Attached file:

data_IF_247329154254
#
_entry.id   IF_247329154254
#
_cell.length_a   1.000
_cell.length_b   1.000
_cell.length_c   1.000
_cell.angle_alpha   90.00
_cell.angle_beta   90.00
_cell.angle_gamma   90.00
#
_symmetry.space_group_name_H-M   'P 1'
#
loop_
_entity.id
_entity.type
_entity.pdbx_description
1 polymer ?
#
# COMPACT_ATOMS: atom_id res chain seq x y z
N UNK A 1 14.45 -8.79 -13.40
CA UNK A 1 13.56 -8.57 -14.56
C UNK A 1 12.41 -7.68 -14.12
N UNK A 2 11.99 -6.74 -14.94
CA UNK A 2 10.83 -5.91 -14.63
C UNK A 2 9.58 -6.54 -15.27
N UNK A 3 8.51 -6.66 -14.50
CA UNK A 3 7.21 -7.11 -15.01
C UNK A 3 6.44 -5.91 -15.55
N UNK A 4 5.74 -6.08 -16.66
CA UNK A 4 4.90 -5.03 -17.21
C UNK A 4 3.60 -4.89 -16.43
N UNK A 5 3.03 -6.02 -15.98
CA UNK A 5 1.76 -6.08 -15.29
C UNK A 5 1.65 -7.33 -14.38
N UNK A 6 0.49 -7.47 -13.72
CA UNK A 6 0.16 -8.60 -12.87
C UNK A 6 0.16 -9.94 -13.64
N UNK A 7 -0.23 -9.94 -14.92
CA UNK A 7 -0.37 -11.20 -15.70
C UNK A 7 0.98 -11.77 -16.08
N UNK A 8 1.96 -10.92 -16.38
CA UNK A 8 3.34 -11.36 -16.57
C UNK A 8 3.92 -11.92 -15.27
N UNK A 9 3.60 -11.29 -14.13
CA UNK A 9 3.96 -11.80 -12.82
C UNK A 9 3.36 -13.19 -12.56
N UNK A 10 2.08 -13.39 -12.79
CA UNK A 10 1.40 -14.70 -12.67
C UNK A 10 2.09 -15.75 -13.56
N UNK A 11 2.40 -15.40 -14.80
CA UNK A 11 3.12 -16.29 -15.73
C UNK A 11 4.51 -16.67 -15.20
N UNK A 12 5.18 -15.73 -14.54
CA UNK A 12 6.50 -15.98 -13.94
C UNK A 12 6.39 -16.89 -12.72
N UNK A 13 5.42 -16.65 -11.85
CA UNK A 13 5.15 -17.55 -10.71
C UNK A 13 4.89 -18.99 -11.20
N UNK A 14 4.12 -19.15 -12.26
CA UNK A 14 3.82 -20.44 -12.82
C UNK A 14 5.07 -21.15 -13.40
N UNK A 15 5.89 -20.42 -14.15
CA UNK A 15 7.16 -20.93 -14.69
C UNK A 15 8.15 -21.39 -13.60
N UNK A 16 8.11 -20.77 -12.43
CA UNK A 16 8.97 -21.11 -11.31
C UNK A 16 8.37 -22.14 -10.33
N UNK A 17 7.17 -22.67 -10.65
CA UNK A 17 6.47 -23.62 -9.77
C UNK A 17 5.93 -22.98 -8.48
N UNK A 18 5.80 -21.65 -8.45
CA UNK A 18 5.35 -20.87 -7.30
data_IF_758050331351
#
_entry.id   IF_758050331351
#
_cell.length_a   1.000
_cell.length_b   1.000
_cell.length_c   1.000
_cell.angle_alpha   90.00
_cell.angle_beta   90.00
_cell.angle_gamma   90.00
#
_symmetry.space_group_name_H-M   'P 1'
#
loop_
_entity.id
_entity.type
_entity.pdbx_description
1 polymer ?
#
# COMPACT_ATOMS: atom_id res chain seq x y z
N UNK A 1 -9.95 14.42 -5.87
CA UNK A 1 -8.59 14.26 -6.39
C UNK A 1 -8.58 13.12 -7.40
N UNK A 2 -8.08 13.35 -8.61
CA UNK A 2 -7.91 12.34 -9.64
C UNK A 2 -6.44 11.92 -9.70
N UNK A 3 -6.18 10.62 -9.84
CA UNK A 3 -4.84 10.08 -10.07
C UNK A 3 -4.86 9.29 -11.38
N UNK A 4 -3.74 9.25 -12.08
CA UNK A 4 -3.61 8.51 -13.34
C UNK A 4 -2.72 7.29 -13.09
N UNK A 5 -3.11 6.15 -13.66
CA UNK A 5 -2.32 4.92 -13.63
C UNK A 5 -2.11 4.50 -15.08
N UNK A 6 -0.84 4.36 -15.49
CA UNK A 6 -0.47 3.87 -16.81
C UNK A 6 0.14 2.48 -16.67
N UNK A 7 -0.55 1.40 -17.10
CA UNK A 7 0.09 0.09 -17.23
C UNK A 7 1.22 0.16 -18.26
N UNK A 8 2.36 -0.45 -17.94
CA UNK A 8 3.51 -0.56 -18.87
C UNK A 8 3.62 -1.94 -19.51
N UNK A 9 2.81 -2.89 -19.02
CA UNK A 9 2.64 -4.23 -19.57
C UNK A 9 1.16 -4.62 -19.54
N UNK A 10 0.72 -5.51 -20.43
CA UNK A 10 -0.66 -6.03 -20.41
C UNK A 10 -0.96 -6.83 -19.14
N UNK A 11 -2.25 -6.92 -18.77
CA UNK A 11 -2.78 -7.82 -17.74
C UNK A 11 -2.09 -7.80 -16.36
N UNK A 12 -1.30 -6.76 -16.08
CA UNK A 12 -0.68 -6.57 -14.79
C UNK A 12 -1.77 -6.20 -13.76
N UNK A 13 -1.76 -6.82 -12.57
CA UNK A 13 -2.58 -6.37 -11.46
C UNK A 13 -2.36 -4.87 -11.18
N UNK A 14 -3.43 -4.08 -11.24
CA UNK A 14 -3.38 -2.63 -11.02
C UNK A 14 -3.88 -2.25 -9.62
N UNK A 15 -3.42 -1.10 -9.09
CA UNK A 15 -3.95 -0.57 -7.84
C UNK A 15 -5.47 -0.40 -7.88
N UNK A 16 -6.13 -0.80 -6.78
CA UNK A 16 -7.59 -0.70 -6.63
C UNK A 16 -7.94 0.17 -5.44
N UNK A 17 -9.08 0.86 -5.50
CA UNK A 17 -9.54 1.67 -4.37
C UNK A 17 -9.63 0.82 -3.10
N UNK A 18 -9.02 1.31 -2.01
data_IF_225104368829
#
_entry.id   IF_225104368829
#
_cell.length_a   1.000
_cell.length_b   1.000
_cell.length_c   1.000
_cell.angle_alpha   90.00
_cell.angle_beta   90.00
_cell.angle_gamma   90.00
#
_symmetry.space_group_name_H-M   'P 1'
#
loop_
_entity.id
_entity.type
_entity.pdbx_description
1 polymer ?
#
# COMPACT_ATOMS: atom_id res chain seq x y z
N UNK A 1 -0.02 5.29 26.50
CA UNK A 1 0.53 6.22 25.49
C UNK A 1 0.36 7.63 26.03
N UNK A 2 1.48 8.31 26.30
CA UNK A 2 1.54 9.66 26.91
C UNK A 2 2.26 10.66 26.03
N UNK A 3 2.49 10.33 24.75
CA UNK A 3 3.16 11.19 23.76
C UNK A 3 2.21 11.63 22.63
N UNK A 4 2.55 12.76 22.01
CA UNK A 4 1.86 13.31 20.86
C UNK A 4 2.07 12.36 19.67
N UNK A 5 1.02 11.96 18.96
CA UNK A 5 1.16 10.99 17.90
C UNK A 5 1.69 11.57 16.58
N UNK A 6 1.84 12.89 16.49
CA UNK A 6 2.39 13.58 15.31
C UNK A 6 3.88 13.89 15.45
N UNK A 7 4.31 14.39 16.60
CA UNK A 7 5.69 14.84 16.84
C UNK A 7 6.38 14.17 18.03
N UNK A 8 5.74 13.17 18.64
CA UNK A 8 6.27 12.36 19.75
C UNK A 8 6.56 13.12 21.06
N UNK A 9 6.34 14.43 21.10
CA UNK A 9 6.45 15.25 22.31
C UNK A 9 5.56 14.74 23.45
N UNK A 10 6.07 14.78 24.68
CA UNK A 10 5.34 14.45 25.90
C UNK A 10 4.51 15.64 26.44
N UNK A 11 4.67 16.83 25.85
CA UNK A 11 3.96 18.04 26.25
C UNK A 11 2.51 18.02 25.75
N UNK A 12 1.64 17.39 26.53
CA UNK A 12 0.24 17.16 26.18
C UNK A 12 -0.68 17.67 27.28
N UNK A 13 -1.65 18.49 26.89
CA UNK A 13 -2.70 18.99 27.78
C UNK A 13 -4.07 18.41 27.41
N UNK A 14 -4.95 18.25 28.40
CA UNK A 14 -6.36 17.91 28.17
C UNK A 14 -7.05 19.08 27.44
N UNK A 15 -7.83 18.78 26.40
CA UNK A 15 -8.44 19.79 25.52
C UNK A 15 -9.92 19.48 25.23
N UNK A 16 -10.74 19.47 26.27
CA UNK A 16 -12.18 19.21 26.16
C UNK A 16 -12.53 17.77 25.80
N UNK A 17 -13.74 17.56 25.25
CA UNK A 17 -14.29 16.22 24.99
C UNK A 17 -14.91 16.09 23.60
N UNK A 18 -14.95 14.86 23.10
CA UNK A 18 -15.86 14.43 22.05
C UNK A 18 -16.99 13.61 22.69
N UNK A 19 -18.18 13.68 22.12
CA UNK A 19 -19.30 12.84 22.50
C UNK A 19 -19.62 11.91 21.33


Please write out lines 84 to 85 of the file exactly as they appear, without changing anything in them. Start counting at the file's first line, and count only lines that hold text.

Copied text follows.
#
_symmetry.space_group_name_H-M   'P 1'